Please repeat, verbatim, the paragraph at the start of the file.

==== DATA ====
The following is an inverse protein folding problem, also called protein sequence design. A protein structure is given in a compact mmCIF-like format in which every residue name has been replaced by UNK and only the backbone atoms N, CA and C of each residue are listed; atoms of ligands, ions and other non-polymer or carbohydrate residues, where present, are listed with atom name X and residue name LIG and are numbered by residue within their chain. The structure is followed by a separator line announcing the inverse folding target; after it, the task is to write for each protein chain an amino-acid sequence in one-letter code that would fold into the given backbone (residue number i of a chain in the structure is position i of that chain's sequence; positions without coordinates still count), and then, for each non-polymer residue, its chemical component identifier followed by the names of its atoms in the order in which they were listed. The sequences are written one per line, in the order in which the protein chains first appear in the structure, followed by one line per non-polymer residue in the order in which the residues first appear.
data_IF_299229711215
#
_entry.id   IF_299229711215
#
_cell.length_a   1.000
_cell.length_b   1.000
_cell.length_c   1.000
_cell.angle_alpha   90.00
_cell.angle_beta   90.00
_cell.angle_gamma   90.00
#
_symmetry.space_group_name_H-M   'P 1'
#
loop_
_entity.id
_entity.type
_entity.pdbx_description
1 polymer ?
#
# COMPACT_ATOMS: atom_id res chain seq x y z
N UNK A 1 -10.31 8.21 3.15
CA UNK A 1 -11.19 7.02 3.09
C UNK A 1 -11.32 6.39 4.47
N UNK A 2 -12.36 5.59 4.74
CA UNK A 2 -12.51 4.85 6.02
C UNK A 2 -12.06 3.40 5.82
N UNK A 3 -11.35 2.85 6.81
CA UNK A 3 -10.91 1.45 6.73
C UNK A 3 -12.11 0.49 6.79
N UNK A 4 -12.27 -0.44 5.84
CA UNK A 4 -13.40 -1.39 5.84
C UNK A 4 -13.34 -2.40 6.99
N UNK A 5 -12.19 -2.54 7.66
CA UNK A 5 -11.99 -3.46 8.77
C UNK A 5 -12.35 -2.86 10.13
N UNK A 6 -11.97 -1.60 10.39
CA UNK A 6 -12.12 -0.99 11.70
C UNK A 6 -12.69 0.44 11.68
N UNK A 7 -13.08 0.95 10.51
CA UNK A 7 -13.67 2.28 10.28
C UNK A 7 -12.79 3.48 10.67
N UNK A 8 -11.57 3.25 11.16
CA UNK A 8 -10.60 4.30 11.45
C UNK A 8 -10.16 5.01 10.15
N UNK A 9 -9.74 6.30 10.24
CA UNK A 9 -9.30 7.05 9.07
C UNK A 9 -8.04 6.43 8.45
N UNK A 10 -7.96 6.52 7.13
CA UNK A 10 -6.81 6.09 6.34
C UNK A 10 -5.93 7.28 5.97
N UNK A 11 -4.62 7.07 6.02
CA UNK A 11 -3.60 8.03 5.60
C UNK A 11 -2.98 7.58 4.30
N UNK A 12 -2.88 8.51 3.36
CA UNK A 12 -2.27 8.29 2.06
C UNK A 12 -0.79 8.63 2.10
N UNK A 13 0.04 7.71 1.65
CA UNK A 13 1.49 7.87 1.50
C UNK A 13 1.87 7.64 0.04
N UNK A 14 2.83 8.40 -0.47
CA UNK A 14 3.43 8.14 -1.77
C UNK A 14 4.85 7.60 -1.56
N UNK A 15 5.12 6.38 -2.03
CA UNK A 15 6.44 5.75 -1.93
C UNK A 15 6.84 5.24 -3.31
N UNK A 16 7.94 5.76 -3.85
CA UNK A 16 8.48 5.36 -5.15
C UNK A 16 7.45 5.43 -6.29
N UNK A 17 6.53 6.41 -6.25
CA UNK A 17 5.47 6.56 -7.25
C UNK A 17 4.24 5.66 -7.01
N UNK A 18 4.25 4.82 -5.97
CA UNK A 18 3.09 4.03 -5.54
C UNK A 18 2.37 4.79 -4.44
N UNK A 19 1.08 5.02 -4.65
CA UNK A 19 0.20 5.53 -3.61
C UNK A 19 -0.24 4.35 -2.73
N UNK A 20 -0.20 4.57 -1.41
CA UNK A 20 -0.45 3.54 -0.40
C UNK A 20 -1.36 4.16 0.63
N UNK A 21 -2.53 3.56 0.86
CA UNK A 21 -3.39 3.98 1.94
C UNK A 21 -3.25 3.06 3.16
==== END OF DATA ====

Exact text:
The following is an inverse protein folding problem, also called protein sequence design. A protein structure is given in a compact mmCIF-like format in which every residue name has been replaced by UNK and only the backbone atoms N, CA and C of each residue are listed; atoms of ligands, ions and other non-polymer or carbohydrate residues, where present, are listed with atom name X and residue name LIG and are numbered by residue within their chain. The structure is followed by a separator line announcing the inverse folding target; after it, the task is to write for each protein chain an amino-acid sequence in one-letter code that would fold into the given backbone (residue number i of a chain in the structure is position i of that chain's sequence; positions without coordinates still count), and then, for each non-polymer residue, its chemical component identifier followed by the names of its atoms in the order in which they were listed. The sequences are written one per line, in the order in which the protein chains first appear in the structure, followed by one line per non-polymer residue in the order in which the residues first appear.